Sunday, 01 June 2014 10:44

BlackBerry – An Australian perspective Featured


Reports of BlackBerry’s death have been greatly exaggerated. The company is reinventing itself as an enterprise mobile management company.

The numbers are not good. Smartphone market share figures from Gartner and IDC and others all have BlackBerry down at around 1% of worldwide market share figures. The once ubiquitous handsets are becoming a novelty, as iPhones and Androids, and now Windows Phones, become the business handsets of choice.

Over the last year iTWire has reported at length on BlackBerry’s decline – how the Z10 and Q10 were to have saved the company and didn’t, how CEO Thorsten Heins was forced out, how the company was put out for sale.

But we have also reported on the company’s rebirth. New CEO John Chen has given the company new direction. BlackBerry is still in the handset game, but that seems increasingly secondary to the company’s software and services business.

To get a perspective on BlackBerry in Australia, and to get a feel for the company’s new direction, iTWire spoke to Matt Ball, managing director of BlackBerry Australia. He is, as you might expect, bullish about the company and what it has to offer its customers.

““We have significant challenges, it’s true,” says Ball. “But we also have significant opportunities. When John Chen took over he said he would play to BlackBerry’s strengths, particularly in the enterprise space. You could hear the sighs of relief.”

And the biggest strength, says Ball, is BlackBerry Enterprise Server, now in its BES10 version. BES10 is an enterprise mobile device management (MDM) platform that can manage Apple and Android devices, as well as BlackBerry handsets. BES12, due later this year, will add Windows Phone devices to that list.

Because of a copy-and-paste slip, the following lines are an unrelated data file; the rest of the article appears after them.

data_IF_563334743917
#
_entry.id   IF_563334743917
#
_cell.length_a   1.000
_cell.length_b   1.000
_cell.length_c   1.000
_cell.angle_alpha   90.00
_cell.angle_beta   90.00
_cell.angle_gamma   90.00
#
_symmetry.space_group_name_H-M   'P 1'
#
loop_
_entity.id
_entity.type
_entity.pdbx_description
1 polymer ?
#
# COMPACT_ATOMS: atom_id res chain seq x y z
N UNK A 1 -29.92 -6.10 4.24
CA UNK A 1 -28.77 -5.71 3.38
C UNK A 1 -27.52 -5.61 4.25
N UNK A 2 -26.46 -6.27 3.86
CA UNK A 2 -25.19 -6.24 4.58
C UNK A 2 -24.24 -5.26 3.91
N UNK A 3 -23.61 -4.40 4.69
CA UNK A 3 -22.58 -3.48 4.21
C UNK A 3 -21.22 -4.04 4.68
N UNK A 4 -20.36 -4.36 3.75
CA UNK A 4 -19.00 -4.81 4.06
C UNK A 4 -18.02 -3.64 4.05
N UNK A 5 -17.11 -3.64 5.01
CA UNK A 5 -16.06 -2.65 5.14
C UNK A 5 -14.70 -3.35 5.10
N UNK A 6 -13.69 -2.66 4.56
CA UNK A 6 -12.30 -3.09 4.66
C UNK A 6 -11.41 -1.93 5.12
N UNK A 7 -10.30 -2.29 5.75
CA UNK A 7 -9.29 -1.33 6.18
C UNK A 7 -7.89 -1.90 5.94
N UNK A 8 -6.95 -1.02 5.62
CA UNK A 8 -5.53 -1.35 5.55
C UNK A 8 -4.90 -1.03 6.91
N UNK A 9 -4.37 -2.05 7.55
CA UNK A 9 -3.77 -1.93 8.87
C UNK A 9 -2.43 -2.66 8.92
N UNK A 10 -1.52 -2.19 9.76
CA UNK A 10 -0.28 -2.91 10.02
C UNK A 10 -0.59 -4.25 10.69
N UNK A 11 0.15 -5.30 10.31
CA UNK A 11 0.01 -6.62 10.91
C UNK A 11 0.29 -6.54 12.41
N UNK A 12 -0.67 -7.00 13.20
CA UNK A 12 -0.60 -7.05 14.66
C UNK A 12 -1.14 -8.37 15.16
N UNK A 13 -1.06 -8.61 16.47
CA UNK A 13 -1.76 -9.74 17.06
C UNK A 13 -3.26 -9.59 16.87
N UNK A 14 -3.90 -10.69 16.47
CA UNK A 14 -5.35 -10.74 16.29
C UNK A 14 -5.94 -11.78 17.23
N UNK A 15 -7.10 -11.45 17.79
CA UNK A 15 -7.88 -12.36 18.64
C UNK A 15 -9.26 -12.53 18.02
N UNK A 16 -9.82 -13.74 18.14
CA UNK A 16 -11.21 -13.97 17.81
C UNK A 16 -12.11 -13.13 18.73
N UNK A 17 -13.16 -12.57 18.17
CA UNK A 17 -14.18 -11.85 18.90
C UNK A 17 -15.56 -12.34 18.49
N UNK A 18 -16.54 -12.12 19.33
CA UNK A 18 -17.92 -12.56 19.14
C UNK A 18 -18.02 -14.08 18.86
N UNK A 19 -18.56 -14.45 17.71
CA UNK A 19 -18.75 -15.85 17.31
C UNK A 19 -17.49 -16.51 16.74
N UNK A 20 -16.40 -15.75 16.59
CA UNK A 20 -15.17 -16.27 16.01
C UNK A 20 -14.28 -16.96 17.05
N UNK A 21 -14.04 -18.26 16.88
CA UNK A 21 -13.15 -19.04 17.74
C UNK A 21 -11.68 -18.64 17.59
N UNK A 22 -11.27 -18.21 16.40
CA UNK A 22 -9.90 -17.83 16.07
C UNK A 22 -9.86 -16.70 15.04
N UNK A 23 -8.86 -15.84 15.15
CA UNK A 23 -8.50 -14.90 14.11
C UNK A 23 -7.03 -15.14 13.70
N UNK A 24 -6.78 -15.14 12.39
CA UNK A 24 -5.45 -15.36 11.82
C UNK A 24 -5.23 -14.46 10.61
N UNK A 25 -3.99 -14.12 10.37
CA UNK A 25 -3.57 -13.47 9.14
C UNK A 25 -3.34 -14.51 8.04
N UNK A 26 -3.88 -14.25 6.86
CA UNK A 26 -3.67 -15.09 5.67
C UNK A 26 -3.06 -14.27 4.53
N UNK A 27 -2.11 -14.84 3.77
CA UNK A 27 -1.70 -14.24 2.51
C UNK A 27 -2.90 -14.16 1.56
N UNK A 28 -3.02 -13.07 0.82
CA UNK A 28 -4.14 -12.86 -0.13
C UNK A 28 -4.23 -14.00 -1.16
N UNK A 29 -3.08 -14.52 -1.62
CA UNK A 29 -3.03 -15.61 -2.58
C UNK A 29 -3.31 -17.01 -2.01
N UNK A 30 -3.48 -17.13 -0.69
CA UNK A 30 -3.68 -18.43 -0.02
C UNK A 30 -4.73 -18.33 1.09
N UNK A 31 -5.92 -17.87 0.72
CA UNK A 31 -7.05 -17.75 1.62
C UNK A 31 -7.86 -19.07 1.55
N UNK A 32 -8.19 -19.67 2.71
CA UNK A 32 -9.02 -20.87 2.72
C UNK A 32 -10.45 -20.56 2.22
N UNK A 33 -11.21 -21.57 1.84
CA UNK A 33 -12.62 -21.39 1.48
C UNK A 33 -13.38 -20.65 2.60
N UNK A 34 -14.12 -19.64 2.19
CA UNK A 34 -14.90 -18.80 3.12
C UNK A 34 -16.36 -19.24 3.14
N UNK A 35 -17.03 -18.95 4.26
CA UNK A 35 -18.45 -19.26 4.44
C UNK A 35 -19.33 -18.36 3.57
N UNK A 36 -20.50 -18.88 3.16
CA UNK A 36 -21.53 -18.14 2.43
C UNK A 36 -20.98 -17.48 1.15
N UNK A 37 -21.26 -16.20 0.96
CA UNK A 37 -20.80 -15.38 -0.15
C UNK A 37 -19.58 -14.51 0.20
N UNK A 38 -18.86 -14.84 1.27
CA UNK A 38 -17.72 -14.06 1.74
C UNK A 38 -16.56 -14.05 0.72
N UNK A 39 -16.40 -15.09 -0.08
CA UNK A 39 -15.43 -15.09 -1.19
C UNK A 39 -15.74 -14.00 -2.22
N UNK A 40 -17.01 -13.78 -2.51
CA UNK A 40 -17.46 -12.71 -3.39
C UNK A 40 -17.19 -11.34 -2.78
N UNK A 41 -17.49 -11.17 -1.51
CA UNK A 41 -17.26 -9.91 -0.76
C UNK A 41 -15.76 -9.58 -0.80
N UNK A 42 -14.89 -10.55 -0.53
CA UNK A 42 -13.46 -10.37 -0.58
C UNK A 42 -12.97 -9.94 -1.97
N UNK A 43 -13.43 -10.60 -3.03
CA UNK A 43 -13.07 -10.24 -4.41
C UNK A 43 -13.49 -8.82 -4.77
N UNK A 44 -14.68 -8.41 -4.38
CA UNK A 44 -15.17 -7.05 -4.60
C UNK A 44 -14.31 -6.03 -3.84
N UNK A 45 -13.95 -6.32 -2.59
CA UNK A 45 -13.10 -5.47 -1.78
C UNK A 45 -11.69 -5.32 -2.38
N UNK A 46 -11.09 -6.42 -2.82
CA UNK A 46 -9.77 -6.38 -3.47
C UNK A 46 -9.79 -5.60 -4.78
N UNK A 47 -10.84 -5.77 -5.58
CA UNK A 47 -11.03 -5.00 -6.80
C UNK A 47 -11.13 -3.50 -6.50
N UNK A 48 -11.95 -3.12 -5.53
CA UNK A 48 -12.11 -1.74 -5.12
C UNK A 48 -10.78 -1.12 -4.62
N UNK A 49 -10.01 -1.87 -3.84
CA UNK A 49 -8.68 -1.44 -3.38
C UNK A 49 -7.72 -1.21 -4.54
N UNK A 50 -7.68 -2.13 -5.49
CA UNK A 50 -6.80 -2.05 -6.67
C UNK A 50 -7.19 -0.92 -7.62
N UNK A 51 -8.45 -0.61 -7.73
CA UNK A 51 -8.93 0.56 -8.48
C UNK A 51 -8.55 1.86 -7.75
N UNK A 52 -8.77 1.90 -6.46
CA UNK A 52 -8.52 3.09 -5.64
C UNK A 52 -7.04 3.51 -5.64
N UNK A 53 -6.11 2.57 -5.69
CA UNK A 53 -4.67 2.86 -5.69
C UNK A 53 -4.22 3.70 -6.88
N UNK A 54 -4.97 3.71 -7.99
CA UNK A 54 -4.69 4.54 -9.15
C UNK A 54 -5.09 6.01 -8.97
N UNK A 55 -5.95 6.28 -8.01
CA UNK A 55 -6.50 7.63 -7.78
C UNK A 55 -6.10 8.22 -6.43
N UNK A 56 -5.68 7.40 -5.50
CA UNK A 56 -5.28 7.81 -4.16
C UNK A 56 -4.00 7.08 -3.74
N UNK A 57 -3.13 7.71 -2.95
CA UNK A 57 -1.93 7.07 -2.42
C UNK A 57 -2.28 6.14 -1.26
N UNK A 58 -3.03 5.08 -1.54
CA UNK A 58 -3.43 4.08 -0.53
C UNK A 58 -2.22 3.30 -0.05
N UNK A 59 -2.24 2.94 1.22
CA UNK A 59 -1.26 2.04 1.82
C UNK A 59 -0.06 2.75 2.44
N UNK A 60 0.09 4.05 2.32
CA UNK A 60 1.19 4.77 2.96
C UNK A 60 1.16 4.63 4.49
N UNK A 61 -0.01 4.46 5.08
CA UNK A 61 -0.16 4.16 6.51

The MDM market has grown strongly in recent years, as a range of phones and tablets proliferate in the workplace, but the market is fragmented. BlackBerry believes that with its background and reputation in handset security it can be a major player in the MDM space.

“BYOD – bring your own device – and CYOD –choose your own device – are realities for most enterprises today. They need a strategy to manage and secure these devices. BlackBerry’s great strength has always been its security. BES10 is the best solution for secure device, application and content management.”

And many Australian enterprises are listening to the story, says Ball. He reels off a list of customers, mostly in the Government space – the Australian Taxation Office, the Australian National Audit Office, the Australian Transport Safety Bureau.

“These Government agencies are doing pretty clever stuff around MDM,” he says. “The NSW Government has adopted BES10 as its preferred MDM solution.” Ball mentions recent figures from Australian market research company Telsyte which found that BlackBerry BES10 was the most widely used MDM system in a fragmented market, followed by AirWatch, MobileIron, Good Technology and SAP.

Ball says BlackBerry has four lines of business: the devices (which he doesn’t talk much about). Enterprise (which he talks about a lot), embedded systems and BlackBerry Messenger (BBM). BBM has been a bit of a sleeper in Australia, but Balls says it is now picking up with real-time voice and video.

The embedded systems business seems and interesting one. In 2010 BlackBerry acquired a company called QNX, which has a Unix-like microkernel operating system used in a wide variety of devices from flight simulators to health monitors.